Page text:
2019-11-06 17:58:10 BdST

Apparel sector seeks low cost finance to face 4IR challenges


The country's apparel sector entrepreneurs require more financing at a competitive rate to make the industry socially, environmentally and economically sustainable, speakers said at a programme on Tuesday.

They said the garments sector should be transformed with technologies linked to the fourth industrial revolution (4IR) to make the business sustainable by strengthening its position in the global competition.

The observations were made at the Sustainable Apparel Forum (SAF) - 2019 jointly organised by Bangladesh Apparel Exchange (BAE) and Bangladesh Garment Manufacturers and Exporters Association (BGMEA) in the city.

Dhaka North City Corporation (DNCC) Mayor Md Atiqul Islam addressed the inaugural session as the chief guest while State Minister for Foreign Affairs Md Shahriar Alam spoke as the guest of honour with Managing Director of Bangladesh Apparel Exchange (BAE) Mohiuddin Rubel in the chair.

High Commissioner of Canada to Bangladesh Benoit Prefontaite and head of sustainability at Global Production of H&M Group Pierre Borjesson spoke at the event as special guests.

Mr. Atiqul, also a former president of BGMEA, said: "To make the readymade garments (RMG) sector socially sustainable, the industry owners, buyers and the government are very committed to ensuring workers' safety and rights as well as their wellbeing and dignity."

Mentioning that no business will prosper without a sustainability plan, he said that climate change is the biggest impediment towards the advancement of the country's apparel industry and its future sustainability.

Though Bangladesh is one of the least per capita carbon-emitting countries, Mr. Atiqul said, the country is leading in the list of green industries around the world with 101 LEED-certified factories and more than 500 in the pipeline.

"In terms of economic sustainability, we are unusually silent despite being agreed to the fact that making a factory safe for working, making it socially and environmentally compliant, huge investment is needed. But entrepreneurs are hardly getting financing to do so at a competitive cost," he said.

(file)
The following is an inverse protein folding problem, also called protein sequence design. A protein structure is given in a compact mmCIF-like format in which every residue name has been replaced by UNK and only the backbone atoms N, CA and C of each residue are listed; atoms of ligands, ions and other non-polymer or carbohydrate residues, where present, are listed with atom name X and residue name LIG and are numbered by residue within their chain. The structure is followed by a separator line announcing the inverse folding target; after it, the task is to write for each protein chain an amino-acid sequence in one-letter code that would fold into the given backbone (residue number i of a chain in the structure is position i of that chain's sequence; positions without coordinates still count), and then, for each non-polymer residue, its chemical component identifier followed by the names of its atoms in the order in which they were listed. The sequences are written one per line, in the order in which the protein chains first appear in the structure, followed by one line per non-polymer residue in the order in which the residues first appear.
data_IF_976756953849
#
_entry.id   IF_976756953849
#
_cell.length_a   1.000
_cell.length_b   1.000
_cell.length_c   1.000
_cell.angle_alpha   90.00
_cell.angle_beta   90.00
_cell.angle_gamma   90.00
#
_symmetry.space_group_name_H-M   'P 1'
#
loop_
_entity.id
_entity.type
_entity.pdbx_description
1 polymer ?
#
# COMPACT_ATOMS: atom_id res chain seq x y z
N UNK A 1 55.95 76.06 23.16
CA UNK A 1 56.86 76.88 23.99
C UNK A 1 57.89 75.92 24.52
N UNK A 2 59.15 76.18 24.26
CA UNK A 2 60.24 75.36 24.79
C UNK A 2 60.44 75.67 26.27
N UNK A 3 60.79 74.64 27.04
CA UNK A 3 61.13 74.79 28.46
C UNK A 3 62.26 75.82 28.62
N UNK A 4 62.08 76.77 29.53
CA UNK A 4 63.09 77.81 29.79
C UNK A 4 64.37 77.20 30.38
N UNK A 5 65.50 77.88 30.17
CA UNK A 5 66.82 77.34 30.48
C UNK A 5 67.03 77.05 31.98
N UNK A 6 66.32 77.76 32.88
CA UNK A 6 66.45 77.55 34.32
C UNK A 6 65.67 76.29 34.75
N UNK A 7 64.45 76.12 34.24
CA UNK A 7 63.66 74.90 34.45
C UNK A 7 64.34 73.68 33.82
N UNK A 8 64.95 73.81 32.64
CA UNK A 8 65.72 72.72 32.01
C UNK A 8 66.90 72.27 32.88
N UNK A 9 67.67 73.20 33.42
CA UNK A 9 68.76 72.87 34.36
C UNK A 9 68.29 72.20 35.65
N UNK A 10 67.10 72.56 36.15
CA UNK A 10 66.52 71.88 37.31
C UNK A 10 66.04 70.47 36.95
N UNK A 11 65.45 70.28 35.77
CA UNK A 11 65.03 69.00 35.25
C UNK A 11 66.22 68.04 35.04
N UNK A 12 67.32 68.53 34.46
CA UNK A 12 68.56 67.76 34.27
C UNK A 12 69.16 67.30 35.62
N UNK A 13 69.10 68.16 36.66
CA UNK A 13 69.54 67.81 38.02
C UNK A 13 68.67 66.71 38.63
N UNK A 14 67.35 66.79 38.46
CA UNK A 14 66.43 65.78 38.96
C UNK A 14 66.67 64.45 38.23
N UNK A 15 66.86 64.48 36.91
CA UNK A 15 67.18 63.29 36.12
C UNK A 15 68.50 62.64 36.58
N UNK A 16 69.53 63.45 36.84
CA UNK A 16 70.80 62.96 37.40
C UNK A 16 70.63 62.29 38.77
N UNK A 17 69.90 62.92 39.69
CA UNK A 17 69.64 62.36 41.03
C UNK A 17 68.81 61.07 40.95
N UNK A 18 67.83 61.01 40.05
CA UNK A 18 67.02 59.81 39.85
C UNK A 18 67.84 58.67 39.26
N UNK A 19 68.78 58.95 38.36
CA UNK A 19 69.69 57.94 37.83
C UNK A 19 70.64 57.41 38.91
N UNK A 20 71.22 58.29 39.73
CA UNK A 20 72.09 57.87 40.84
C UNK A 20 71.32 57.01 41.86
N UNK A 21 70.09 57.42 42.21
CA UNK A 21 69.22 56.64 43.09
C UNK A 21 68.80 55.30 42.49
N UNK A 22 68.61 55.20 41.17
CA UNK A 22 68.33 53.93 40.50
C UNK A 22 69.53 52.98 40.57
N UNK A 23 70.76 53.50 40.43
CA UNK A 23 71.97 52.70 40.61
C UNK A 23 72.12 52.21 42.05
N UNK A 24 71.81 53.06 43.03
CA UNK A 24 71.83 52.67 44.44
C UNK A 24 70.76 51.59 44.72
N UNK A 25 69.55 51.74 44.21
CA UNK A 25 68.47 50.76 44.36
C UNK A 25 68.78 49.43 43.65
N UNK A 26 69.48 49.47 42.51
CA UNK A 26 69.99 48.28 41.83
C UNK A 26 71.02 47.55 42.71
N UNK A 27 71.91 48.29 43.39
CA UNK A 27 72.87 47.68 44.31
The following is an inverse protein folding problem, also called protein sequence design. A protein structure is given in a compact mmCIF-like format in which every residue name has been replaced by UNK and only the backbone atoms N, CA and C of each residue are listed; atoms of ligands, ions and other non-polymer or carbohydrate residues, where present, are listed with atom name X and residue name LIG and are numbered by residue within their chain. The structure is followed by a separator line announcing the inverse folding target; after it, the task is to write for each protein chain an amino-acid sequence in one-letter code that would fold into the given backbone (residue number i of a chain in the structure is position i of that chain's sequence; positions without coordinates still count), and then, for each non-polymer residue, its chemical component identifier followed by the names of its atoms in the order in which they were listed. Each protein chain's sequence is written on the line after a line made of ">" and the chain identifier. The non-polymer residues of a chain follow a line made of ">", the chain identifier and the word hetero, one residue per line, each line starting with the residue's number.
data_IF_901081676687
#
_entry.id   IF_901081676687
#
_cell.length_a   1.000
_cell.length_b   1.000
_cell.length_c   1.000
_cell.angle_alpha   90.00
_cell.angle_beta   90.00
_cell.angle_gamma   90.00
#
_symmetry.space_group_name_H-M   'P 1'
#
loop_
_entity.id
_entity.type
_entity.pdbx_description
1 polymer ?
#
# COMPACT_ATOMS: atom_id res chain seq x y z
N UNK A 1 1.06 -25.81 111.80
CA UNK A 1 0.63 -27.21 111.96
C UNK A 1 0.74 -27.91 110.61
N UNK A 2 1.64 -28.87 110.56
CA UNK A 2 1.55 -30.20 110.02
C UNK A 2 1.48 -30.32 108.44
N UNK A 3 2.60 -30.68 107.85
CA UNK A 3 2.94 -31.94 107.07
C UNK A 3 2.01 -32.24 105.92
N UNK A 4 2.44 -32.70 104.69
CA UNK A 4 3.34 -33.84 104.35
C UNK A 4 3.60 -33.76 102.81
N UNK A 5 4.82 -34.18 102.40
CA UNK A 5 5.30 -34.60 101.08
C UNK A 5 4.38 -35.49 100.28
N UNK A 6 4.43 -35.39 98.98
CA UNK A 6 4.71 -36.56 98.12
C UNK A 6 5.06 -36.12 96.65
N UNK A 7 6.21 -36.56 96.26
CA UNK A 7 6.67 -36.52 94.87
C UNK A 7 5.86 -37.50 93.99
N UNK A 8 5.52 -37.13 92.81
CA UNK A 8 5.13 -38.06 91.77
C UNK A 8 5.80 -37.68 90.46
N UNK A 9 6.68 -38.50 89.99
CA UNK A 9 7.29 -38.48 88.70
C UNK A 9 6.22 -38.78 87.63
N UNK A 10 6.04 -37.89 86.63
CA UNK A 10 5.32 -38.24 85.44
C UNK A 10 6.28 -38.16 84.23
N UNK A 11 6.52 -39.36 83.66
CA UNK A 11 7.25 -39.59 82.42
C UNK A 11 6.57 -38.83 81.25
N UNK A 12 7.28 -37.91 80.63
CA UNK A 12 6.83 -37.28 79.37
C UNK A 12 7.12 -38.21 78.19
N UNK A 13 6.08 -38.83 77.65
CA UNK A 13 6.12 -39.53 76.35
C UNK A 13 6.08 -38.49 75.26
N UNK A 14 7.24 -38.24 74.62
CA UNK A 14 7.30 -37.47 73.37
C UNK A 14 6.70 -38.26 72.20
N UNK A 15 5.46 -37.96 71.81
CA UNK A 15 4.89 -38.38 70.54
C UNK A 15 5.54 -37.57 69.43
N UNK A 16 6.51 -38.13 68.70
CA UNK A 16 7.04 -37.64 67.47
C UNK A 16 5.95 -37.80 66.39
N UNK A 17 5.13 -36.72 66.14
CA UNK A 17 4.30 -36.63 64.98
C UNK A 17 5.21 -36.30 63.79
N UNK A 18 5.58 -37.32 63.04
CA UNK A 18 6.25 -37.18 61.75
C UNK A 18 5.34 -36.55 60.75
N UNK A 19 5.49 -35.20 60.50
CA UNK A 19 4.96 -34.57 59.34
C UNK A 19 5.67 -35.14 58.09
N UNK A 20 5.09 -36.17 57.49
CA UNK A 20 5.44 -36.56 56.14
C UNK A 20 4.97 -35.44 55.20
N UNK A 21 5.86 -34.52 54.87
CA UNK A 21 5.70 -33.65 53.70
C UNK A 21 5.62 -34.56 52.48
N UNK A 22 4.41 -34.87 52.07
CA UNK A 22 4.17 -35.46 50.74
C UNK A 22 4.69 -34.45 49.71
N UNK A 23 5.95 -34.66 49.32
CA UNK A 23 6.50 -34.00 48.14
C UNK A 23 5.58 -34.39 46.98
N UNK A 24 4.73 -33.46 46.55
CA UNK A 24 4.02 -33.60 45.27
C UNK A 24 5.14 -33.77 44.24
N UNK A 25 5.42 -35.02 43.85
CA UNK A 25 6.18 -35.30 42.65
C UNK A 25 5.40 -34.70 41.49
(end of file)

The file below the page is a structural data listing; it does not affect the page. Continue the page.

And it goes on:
Bangladesh needs more investment in the manufacturing industries to progress in line with the technologies of 4IR, he added.

Referring to the country's US$ 34 billion export earnings from RMG last fiscal year, he said Bangladesh has set an earnings target of $ 50 billion from the sector by 2021. "It's not over-ambitious but the journey isn't going to be that easy as well."

The state minister said the contemporary textile and RMG sector have been going through major changes with the emergence of technologies linked to the 4IR, changing many conventional models of business in the sector.

Stating that it is a shared responsibility of all stakeholders to make the industry sustainable, he said, adding that meaningful exchange of knowledge can make sustainability easier for the manufacturing process across the garments industry.

Referring to Bangladesh as the second-largest apparel exporter in the world, Canadian High Commissioner said that the continuity of this success will depend on the commitment of the stakeholders in finding ways to make the industry more sustainable.

Despite making progress in many aspects, the Canadian buyers and customers want to see more improvement in Bangladesh's RMG sector especially in the areas of factory inspection, workers' safety and fairness of labour practices, he added.

On the sidelines, five-panel discussions were held throughout the day on human, transparency, water, purchasing practice and climate change issues.

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